10. Eat local. This is especially true if youíre going on the cheap, donít be afraid to eat the cooked foods at the road-side kiosks. Youíll see me regularly eating beans and chapatis on the streets of Nairobi for lunch.


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Old 10-31-2009, 02:20 AM   #2
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Quote:
Originally Posted by richard View Post
Hello Everyone
1. Take only one bag. My choice is the North face Heckler backpack (in black). It’s got a convenient sleeve for my computer, and plenty of room for the camera and other items – your mileage will vary.
2. Pack less. This is what makes #1 work. You’re going to be tempted to pack for every eventuality. Don’t. only to find out when you get there that you only need 1/3 of what you brought.
3. Carry a power bar. Usually you can find food wherever you are, however for the small cost in space having something handy that gives you some energy and that you can trust to not get a stomach bug over, this is my first choice.
4. For the techies… USB devices are great for transferring information, applications and pictures use one. However, remember that there are no condoms for USB devices and that every PC and internet cafe device should be treated as a pox-ridden carrier of digital STDs for your virgin device. Keep it faithful to only your computer (and vice versa).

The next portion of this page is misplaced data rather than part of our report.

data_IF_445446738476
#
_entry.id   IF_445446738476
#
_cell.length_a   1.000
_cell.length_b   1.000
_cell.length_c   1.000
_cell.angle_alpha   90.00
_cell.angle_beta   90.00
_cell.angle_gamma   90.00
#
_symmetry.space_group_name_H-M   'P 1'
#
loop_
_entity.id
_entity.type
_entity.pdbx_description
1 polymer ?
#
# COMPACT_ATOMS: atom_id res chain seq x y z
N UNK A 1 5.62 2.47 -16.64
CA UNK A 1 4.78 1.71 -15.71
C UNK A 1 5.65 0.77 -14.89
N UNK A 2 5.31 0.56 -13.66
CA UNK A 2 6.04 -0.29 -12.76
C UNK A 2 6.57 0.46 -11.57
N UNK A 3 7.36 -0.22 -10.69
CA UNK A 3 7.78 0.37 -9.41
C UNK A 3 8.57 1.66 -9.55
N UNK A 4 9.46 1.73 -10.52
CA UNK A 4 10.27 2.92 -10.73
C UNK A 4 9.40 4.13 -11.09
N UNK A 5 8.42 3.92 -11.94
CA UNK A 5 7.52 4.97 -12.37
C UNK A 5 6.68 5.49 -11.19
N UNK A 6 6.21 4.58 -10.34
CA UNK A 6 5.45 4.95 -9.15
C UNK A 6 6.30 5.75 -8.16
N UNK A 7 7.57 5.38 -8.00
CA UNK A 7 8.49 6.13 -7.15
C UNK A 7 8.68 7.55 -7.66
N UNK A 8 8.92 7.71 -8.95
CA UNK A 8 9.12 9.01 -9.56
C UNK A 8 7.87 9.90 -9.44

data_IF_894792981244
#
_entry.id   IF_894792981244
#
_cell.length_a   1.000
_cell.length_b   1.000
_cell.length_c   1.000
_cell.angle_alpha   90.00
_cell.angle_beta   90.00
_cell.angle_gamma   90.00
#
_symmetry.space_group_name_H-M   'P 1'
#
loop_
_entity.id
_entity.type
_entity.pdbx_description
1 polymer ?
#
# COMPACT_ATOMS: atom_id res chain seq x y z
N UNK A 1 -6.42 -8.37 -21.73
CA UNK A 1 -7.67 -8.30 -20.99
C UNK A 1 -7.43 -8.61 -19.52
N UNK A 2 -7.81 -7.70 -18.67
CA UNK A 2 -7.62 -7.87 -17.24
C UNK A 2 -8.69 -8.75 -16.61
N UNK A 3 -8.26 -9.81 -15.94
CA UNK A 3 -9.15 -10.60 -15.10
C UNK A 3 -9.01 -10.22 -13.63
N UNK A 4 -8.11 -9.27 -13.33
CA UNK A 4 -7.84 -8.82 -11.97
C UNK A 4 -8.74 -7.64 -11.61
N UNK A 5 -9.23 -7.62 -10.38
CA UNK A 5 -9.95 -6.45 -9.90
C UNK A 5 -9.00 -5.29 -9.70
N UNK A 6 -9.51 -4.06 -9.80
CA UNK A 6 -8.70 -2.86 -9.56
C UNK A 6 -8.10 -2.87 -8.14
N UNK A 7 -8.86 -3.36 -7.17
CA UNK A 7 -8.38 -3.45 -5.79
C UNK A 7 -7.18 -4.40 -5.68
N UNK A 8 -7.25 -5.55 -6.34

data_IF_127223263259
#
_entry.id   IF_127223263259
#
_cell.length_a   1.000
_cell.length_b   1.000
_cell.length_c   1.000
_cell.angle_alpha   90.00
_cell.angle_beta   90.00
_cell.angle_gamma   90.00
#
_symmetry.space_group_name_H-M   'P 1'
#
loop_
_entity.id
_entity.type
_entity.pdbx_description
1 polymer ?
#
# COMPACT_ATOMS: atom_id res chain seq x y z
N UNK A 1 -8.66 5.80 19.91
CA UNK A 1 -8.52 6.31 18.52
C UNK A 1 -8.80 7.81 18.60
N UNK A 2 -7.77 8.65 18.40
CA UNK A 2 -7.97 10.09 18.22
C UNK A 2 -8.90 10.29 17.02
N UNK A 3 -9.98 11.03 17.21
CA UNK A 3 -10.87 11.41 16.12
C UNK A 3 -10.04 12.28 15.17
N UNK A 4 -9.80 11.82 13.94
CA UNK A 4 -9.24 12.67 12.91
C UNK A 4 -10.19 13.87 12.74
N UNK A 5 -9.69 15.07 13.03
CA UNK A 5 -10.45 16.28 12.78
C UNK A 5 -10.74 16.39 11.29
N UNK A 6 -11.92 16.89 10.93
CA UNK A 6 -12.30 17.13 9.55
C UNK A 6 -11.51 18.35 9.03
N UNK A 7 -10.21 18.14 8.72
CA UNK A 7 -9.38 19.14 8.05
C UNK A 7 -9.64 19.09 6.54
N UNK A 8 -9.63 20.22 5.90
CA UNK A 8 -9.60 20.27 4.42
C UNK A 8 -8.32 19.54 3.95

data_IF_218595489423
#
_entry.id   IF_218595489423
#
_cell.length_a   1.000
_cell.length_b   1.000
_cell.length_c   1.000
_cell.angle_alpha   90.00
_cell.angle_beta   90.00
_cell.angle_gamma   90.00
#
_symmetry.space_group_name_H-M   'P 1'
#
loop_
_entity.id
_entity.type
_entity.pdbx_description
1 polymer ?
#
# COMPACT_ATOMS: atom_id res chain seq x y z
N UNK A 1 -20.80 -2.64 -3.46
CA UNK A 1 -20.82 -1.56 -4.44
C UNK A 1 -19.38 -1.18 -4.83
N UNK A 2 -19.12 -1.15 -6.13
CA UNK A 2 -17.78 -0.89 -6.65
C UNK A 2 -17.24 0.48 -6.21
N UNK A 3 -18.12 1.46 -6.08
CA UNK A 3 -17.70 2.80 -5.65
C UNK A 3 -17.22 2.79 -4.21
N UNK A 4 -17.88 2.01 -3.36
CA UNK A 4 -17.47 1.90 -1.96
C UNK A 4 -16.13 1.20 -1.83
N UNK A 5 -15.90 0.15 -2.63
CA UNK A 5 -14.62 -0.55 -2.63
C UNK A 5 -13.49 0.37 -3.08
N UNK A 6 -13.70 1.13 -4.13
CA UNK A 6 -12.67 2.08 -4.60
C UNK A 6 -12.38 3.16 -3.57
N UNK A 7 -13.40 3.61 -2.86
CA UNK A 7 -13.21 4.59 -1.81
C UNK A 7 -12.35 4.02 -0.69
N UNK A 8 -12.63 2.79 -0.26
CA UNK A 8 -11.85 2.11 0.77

5. Paperbacks trump hardbacks. There’s a lot of waiting around when traveling, which makes it nice to have a book handy.
6. On mobile phones. You have two choices on your phone. a) buy a cheap one when you get there ($20-40) and get a local SIM card. b) get an unlocked phone before you leave and just buy a SIM card when you hit the ground. For multi-country travel I suggest going with “b”, which is what I do. If you lose a lot of phones, or are terrified of being robbed, go with “a”.
7. Bargain for everything. Have a great conversation with the first seller of whatever service or product you’re interested in. Never buy from that person. Instead, figure out exactly where the line is and then haggle harder with the next vendor, tout or merchant.
8. On Cameras. A lot could be written about this, but suffice it to say that smaller is better unless you really like to take good pictures. I would suggest something that is waterproof. However, I could equally suggest getting something that runs off just a couple AA batteries.